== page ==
Last updated on February 24th, 2016 at 03:09 pm
According to Acosta, after years on the decline, sales of health and beauty care (HBC) products at grocery stores are showing signs of life.
Grocery stores capture only about 18 percent, or $15 billion, of the $84 billion annual spend in the HBC category, but Acosta’s “Health of Health & Beauty Care in the Grocery Channel Hot Topic Report” signals an emerging trend reversal with more consumers purchasing HBC products during routine grocery shopping trips instead of in other channels.
“Health and beauty care represents a significant revenue opportunity across the board, and grocery stores are seeing an increasingly larger share of those dollars. There’s no question that the health of HBC at grocery is improving,” said Colin Stewart, SVP at Acosta. “With consumers frequenting grocery stores eight or more times per month, the opportunity is ripe for grocery retailers to capture those shoppers in store and convert them into ‘VIP’ HBC shoppers.”
According to the report:
Shoppers are gravitating to grocery to make HBC purchases. Shoppers are changing their behavior and are looking beyond drug stores and mass merchandisers for health and beauty products.
• Fifty-three percent of shoppers are buying HBC products in their local grocery stores.
• Eighteen percent of shoppers are buying more HBC items in the grocery store than they were one year ago.
• HBC is growing at a rate of 3.4 percent, outpacing total store growth of 1.9 percent.
It pays to appeal to VIP HBC shoppers. HBC grocery shoppers are the biggest spenders in the store, putting them at the top of the priority list for retailers.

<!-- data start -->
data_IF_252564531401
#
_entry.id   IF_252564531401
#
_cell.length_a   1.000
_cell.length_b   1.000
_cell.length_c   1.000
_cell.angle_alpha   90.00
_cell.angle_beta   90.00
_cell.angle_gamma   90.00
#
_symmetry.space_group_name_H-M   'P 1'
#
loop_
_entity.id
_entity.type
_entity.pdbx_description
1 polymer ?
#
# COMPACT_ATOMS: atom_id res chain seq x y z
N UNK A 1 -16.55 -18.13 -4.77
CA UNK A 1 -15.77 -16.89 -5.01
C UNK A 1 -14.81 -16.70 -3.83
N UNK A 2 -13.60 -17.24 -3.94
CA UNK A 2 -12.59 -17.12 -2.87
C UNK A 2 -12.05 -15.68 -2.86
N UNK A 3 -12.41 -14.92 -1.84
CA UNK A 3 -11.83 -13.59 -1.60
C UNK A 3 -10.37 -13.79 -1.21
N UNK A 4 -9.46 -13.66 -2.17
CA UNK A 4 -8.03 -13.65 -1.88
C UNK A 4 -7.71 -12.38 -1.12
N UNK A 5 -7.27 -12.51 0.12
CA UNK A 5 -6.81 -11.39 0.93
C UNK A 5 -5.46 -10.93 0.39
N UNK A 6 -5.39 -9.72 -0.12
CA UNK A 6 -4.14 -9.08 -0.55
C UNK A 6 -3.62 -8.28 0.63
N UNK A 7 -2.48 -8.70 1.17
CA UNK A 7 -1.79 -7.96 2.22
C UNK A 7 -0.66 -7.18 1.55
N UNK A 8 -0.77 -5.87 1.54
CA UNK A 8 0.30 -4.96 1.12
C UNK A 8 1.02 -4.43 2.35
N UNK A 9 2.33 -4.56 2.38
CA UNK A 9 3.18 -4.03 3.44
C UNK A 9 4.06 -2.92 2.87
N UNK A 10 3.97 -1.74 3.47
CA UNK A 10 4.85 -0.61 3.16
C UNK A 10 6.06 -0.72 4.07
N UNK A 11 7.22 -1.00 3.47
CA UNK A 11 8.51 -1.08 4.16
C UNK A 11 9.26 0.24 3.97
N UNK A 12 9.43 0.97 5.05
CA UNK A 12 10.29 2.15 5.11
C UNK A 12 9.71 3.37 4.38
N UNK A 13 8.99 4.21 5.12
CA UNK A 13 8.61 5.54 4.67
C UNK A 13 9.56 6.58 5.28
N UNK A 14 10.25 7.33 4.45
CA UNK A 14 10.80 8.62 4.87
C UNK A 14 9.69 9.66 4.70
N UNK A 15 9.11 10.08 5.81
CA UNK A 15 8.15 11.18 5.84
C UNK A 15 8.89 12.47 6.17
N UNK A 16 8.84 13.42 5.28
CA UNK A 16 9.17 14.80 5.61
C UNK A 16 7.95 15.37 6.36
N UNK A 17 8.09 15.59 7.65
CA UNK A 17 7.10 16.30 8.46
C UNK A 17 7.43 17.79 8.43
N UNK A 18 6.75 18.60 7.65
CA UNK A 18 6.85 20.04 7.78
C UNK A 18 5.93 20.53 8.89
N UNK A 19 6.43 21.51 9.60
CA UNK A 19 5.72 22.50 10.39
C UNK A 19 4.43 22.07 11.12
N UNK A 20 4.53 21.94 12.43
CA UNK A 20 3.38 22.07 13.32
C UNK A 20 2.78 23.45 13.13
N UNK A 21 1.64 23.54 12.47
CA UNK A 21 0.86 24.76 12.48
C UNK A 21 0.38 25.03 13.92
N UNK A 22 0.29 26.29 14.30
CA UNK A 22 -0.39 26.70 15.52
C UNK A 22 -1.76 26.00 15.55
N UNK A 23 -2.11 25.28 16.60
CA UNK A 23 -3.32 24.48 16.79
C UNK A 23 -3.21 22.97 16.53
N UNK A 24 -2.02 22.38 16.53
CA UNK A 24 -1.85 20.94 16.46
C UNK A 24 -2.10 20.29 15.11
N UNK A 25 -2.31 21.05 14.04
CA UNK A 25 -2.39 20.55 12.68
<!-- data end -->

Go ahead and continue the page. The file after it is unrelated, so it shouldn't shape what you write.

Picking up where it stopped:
• The HBC shopper typically spends more than double at the store with an average basket of $82.37 vs. an average basket of $38.74 for non-HBC shoppers.
• Top-performing retailers convert 21 percent more HBC shoppers than bottom performers (59 percent vs. 38 percent).
• Shoppers cite more promotions (69 percent), better selection (60 percent) and better aisle organization (45 percent) as the top three factors that would encourage them to buy more HBC in the grocery store.
Competition for HBC shoppers abounds. Beyond brick-and-mortar drug store chains and mass merchandisers, online retailers are another force competing with grocery stores to attract highly lucrative HBC shoppers.
• One-third of U.S. shoppers buying HBC items online plan to make more online purchases in the coming year. Nearly half of Millennial shoppers buying HBC items online agree.
• Forty percent of U.S. shoppers buying HBC online are using Amazon and mass merchant websites.
“Facing fierce competition, retailers must craft tailored strategies to appeal to and convert these valuable HBC shoppers. Matching these strategies—from assortment to pricing and in-store merchandising—with the top HBC categories that account for the majority of sales will be a winning combination,” said Stewart.
The report was completed using research conducted by Acosta as well as the company’s experience working with the nation’s largest CPG manufacturers and retailers.